(BEDFORD) – The public defender for accused murder Joseph “Joey” Backenstoes has filed a motion to dismiss the murder charge claiming it’s double jeopardy to charge his client with murder.
Backenstoes is accused of shooting and killing Travis Craig on Oct. 6, 2017.
Backenstoes was arrested on a charge of possession of a firearm by a serious violent felon after the shooting incident on October 6, 2017 that left 38-year-old Travis Lee Craig dead.
On the day of the murder, at 11:37 a.m., Lawrence County Sheriff Central Dispatch received a 911 call at 11:37 a.m. from Backenstoes reporting that he “just heard shots fired” and “a man’s down outside my yard.”
When police arrived at the home at 5951 State Road 158, they found Craig not breathing and located in his yard.
Backenstoes was living with Craig at the time of the shooting.
Only three people were home at the time of the shooting – Craig, Craig’s wife Debbie, and Backenstoes.
Officers from Lawrence County, first responders from Indian Creek Volunteer Fire Department and an IU Health Hospital ambulance crew rushed to the scene.
Sheriff Mike Branham says Craig died from multiple gunshot wounds to his chest and head. Lawrence County Coroner Rob Herr ruled the death a homicide.
“During the investigation, detectives determined that a person of interest, Joseph “Joey” Backenstoes, had committed the unrelated offense of possession of a firearm by a serious violent felon, a Level 4 felony,” Sheriff Branham said at the time of the shooting. “Detectives also received an anonymous tip that Backenstoes was going to Walmart and was leaving the state.”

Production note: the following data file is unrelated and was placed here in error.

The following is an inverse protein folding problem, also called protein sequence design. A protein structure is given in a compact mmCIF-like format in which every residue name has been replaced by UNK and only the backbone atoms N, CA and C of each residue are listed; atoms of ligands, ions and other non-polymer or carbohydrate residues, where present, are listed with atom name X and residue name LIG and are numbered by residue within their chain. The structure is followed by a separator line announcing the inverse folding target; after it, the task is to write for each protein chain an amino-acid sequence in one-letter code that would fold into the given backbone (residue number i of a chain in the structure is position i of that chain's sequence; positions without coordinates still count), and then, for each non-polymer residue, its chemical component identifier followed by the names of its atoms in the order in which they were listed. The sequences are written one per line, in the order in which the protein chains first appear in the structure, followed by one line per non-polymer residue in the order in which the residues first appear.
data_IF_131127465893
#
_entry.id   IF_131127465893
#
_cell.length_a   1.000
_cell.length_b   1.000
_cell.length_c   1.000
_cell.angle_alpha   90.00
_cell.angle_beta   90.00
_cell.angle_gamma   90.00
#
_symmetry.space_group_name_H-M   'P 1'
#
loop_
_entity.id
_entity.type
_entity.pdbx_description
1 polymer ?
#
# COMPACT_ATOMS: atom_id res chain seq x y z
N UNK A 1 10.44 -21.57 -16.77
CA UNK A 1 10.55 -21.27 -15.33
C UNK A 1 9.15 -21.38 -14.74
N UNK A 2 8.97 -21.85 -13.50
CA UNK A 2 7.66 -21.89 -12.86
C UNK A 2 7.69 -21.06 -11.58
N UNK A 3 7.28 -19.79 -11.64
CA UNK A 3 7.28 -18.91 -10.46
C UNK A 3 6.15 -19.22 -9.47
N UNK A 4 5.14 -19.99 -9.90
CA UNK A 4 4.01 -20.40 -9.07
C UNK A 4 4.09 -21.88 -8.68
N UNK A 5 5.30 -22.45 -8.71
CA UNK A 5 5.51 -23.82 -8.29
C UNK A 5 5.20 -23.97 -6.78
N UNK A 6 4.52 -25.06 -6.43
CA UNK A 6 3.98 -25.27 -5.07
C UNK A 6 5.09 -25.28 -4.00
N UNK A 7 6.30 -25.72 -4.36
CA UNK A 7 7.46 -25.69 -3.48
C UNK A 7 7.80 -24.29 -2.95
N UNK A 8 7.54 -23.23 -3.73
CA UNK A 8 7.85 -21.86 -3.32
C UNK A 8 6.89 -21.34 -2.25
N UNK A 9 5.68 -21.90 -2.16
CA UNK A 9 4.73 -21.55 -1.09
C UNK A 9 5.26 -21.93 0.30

Knowing that Walmart is a bus stop, officers were on their way to Walmart when they saw Backenstoes walking along John Williams Boulevard toward Walmart. Backenstoes was arrested without incident and taken to the Lawrence County Jail.
In March 2018, a jury found Backenstoes guilty of unlawful possession of a firearm by a serious violent felon. He was sentenced to 10 years in prison.
During that trial, Backenstoes was charged with Craig’s murder. Chief Public Defender David Shircliff claims, according to the Indiana Constitution, Backenstoes can’t be tried twice for the same offense.
On Oct. 9, 2017, police arrested Backenstoes on the gun charge. Later that month, a motion was filed for a “fast and speedy” trial, which the court set for Jan. 2, 2018.
In early December 2017, before the trial was to begin, a .22-caliber pistol was found under a log near the east side of Craig’s home and sent to a crime lab for analysis, according to the motion.
Later that month, the state moved to continue the trial and await the results of testing on that handgun.
Shircliff states the DNA results for the handgun were inconclusive.
The trial on the gun charge was set for March 2018.
Superior Court II Judge Williams Sleva will rule on the motion to dismiss on Sept. 3, at 1 p.m.